When alcohol and cannabis are used simultaneously there is more risk and danger than when either is used alone, “for example, those who use marijuana and alcohol together have the highest rates of unsafe driving” [3]. Studies have also shown that THC (tetrahydrocannabinol) levels increase if alcohol is consumed simultaneously resulting in more pleasurable mood effects [3]. This might lead to people combining the substances to reach a better high. If judgment or decision-making is impaired by cannabis, unintended increases in alcohol consumption could result.  

Academic performance:

College students who use cannabis infrequently by itself have lower GPAs, and those who report co-use have an even greater decrease in their GPAs, affecting males more than females [5]. This is mostly likely due to cannabis impairing mental functioning and memory. Students were also less like to graduate on time or even be enrolled their senior year [8]. Those who were less likely to use drugs normally, showed a complementary effect in states with legal recreational cannabis, reporting co-use approximately once a month [8].

So, what does all this mean?

Alcohol and cannabis have both been used since the earliest recorded human history and have been the two most commonly used intoxicants in the United States for decades. The early stigma of cannabis use in the United States is a result of racism and prejudice, propaganda portraying users (minorities) as thieves, rapists, and murders, with no scientific evidence backing these claims up [4]. The increasing amount of evidence on the health benefits of cannabis has begun to break down the negative connotations associated with its use. If the stigmas are broken down even more, that could lead to better unbiased research. Also, with limited evidence for both positive and negative effects of cannabis use for women, future research should focus on better determining the difference between sexes.

With alcohol laws changing at the same time as cannabis laws, it can be hard to show correlations between the two. Whether showing a substitution or complementary effect, most studies made sure to mention that substance use, no matter which substance, most importantly depends on prices, age, availability, convenience, and what motivates one to drink [3,8]. To better understand the public health implications and inform policy decisions, the factors that influence substance use must be identified. And no matter whether they are substitutes or complements, moderation is still critical. Its important to mention that cannabis legalization and use could have no effect on alcohol issues. So, what does all this mean? We’ll have to wait and see.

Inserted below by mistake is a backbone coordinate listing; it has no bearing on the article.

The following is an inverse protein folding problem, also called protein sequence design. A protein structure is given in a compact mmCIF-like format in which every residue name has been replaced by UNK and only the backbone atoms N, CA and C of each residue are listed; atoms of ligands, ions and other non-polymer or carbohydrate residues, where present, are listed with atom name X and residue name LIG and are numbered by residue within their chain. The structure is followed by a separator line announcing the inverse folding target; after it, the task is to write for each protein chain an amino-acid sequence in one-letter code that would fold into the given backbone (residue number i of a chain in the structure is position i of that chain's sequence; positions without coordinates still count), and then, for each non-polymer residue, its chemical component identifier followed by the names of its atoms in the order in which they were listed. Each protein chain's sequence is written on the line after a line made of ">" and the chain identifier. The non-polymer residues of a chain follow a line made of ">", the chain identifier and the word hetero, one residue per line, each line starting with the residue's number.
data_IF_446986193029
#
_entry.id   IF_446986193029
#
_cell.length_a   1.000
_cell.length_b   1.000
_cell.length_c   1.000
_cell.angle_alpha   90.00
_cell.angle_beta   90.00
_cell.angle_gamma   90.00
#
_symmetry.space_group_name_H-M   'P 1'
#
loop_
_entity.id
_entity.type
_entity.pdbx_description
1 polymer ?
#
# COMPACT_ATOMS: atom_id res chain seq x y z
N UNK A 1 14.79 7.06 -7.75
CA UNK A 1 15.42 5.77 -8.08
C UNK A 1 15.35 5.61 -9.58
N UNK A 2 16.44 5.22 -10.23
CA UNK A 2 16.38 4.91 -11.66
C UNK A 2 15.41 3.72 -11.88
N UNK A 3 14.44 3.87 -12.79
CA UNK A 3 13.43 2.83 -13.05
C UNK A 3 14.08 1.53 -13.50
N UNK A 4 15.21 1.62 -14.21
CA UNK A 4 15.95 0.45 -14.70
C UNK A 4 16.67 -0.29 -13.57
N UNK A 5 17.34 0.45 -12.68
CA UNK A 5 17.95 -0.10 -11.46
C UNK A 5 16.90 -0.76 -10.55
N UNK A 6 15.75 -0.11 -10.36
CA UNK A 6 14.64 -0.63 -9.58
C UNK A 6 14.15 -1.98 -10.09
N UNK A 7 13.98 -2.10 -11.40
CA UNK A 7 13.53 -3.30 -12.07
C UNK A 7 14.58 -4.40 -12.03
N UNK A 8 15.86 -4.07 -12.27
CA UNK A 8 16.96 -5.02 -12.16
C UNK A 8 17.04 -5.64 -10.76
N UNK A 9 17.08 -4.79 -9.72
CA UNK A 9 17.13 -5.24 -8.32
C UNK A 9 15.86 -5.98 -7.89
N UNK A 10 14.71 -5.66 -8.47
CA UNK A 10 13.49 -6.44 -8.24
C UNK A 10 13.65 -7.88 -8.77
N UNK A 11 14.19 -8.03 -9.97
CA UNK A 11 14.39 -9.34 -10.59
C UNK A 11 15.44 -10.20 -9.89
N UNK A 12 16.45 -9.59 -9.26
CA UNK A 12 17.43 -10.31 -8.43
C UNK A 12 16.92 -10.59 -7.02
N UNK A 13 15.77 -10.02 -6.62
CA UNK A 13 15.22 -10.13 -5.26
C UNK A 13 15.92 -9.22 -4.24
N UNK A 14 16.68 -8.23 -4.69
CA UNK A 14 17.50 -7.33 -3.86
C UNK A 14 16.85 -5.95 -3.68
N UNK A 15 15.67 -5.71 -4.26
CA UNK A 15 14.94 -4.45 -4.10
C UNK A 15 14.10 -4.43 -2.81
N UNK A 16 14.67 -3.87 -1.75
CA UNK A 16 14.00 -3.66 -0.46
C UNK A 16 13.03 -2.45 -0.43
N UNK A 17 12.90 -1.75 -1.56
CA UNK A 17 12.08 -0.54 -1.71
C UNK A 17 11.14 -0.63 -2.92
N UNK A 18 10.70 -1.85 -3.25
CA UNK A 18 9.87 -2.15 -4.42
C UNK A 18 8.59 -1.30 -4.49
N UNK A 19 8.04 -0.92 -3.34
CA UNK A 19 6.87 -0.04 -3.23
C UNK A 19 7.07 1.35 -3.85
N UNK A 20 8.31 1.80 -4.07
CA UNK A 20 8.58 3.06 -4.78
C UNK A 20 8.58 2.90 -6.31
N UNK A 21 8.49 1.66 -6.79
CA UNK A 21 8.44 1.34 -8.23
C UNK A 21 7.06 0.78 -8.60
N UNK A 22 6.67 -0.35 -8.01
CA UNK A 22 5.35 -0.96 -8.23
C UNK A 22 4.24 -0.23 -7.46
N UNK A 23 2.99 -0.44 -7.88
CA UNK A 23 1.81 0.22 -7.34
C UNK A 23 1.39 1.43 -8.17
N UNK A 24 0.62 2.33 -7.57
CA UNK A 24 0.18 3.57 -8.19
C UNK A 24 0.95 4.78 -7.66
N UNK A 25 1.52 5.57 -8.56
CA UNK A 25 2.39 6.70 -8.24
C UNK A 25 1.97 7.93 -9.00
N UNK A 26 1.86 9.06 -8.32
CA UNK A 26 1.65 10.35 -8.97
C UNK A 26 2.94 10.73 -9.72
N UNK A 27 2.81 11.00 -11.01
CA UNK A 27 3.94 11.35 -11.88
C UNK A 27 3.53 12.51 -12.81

1. Alley, Z. M., Kerr, D. C., & Bae, H. (2020). Trends in college students’ alcohol, nicotine, prescription opioid and other drug use after recreational marijuana legalization: 2008–2018. Addictive Behaviors102, 106212. doi: 10.1016/j.addbeh.2019.106212
  2. Baggio, M., Chong, A., & Kwon, S. (2017). Helping Settle the Marijuana and Alcohol Debate: Evidence from Scanner Data. SSRN Electronic Journal. doi: 10.2139/ssrn.3063288
  3. Guttmannova, K., Lee, C. M., Kilmer, J. R., Fleming, C. B., Rhew, I. C., Kosterman, R., & Larimer, M. E. (2015). Impacts of Changing Marijuana Policies on Alcohol Use in the United States. Alcoholism: Clinical and Experimental Research40(1), 33–46. doi: 10.1111/acer.12942
  4. Ivanov, K. (2017, March). High Times: The evolution of the stigma on marijuana and attempts to tear it down. Retrieved from
  5. Meda, S. A., Gueorguieva, R. V., Pittman, B., Rosen, R. R., Aslanzadeh, F., Tennen, H., … Pearlson, G. D. (2017). Longitudinal influence of alcohol and marijuana use on academic performance in college students. Plos One12(3). doi: 10.1371/journal.pone.0172213
  6. Secades-Villa, R., & Fernández-Artamendi, S. (2017). Gender Differences in Cannabis Use Disorders. Handbook of Cannabis and Related Pathologies, 131–137. doi: 10.1016/b978-0-12-800756-3.00015-6
  7. Subbaraman, M. S., & Kerr, W. C. (2020). Subgroup trends in alcohol and cannabis co-use and related harms during the rollout of recreational cannabis legalization in Washington state. International Journal of Drug Policy75, 102508. doi: 10.1016/j.drugpo.2019.07.003
  8. Suerken, C. K., Reboussin, B. A., Egan, K. L., Sutfin, E. L., Wagoner, K. G., Spangler, J., & Wolfson, M. (2016). Marijuana use trajectories and academic outcomes among college students. Drug and Alcohol Dependence162, 137–145. doi: 10.1016/j.drugalcdep.2016.02.041
  9. Tardosky, E., Tardosky, E., Tardosky, E., Meyer, M., Meyer, M., Meyer, M., … Meyer, M. (2020, January 11). Cannabis vs Alcohol in 2020: Drinking Deaths on the Rise, is Marijuana the Answer? Retrieved from


The Multifaceted Role of Alcohol and Intimate Partner Violence (IPV) during the Covid-19 Pandemic

               Its well known that alcohol has a correlation with intimate partner violence (IPV) with many studies over the years showing this relationship. Alcohol is an aggravator of IPV because of its dis-inhibitory effect on aggression, suppression of a person’s ability to negotiate and navigate volatile situations, while increasing lack of self-control. The United Nations Population Fund recent estimates suggest that at least 15 million cases of IPV will occur due to COVID-19 lock-down measures; and with alcohol sales increasing drastically across the globe during lock-down, there’s bound to be a connection between the two. For relationships already suffering domestic abuse during the pandemic, alcohol adds fuel to the fire, but with all the other stressful factors caused by COVID-19, new cases of violence and abuse could emerge. Alcohol and IPV not only have a relationship with the perpetrator and violence incidents, but also with the victim and their increased likelihood of alcohol abuse.